American Literature Of The Twentieth Century

1366 words - 5 pages

The country as it was in the early part of the twentieth century was shaped toward regenerating and recovering from World War I, the Great Depression, and a lot of other socially-crippling disruptions that were forever altering the United States in a lot of different ways. Some of the changes were good, and others were not so good. The spirit of loyalty and patriotism were alive and thriving in the air and in everyone's hearts, and the literature of that time greatly reflects the influence that this surge of patriotism brought upon the American peoples.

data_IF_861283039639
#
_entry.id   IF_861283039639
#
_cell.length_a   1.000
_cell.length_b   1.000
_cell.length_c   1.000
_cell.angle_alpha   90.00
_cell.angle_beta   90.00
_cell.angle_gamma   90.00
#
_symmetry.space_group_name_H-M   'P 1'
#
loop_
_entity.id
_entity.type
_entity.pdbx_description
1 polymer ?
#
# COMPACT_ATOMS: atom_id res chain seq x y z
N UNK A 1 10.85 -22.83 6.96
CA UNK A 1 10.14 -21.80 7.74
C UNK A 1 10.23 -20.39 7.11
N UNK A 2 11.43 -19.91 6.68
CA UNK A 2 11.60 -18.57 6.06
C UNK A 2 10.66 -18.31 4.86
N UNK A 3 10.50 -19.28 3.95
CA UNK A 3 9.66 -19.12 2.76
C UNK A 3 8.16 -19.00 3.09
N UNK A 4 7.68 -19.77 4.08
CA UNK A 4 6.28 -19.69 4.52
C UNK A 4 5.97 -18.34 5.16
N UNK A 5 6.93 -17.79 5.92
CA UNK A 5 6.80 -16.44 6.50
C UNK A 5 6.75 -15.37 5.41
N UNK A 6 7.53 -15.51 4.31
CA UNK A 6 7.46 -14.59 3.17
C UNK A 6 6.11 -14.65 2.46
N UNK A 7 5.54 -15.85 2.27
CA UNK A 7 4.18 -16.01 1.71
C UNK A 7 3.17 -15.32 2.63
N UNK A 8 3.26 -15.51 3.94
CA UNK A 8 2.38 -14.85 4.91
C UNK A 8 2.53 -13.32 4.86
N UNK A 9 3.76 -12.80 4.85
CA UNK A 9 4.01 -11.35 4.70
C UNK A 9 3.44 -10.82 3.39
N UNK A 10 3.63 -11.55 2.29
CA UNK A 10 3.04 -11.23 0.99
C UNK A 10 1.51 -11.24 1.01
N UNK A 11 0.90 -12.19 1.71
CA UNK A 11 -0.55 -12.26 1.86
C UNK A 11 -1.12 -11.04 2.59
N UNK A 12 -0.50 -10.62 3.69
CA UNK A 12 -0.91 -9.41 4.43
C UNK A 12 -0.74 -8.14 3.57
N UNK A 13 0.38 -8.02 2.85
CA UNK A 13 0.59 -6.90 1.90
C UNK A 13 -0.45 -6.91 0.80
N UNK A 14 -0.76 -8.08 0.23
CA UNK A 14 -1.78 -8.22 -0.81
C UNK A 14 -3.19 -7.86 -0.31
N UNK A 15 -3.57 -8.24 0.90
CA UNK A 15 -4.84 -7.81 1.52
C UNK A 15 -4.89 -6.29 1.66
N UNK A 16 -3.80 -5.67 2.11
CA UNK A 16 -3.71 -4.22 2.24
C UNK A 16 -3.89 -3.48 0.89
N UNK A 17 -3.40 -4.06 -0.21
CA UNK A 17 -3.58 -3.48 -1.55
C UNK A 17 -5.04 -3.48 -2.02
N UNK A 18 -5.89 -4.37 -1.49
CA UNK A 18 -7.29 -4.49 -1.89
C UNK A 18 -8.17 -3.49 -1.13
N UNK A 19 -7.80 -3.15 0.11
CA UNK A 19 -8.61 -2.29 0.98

Regionalism and the regional consciousness that came along with it is reflected greatly in many of the works in which we have read. Most all of the authors, including the poets, that we studied touched on a lot of the same subjects which we reflect upon in thinking about our heritage and out nation's history, and how that history has helped to shape the country that we have today. Two of the main social values that were visibly touched upon were loyalty and our ability to be able to selflessly sacrifice something that meant a lot to the characters in the works, whether that be a sense of self, a lover, and so on and so forth. W. D. Howells short story "Editha" is a very clear representation of the idea of loyalty, while encompassing all of the things that represent the concept of regionalism at its finest. The main character Editha pressures her love George into fighting in a war which neither he nor anyone in his family deems right and just, but swept up in the furor of the region which Editha was living in. "…contemporaneous with the growth of the war feeling, she had been puzzled by his want of seriousness about it. He seemed to despise it even more than he abhorred it." This quote shows the pressures that were placed upon George by her to believe in something that she believed in. She so desperately wanted him to follow her thinking on the matter (which was grossly misshapen by the people in the town) and be happy about joining the war effort, and George could not do that, for that was not his ideal belief. George sacrificed all that he believed in on a whim in a drunken stupor, and it cost him the ultimate sacrifice: his life. Ambrose Bierce's short story "An Occurrence at Owl Creek Bridge" also reflects the notions of loyalty to a cause and to yourself and sacrifice. Peyton Farquhar also was feeling like he was forced to take part in something that he did not truly want to do. He did not want to abide by the rules, he chose to go against the grain, against the government and break those rules, and he also paid the ultimate sacrifice of his life and his spirit. Though he was loyal to his family, he had to do what he had to do and he sacrifice a lifetime of memories with them because of that. The quote "Suppose a man-a civilian and student of hanging- should elude the picket post and perhaps get the better of the sentinel," said Farquhar smiling, "what could he...

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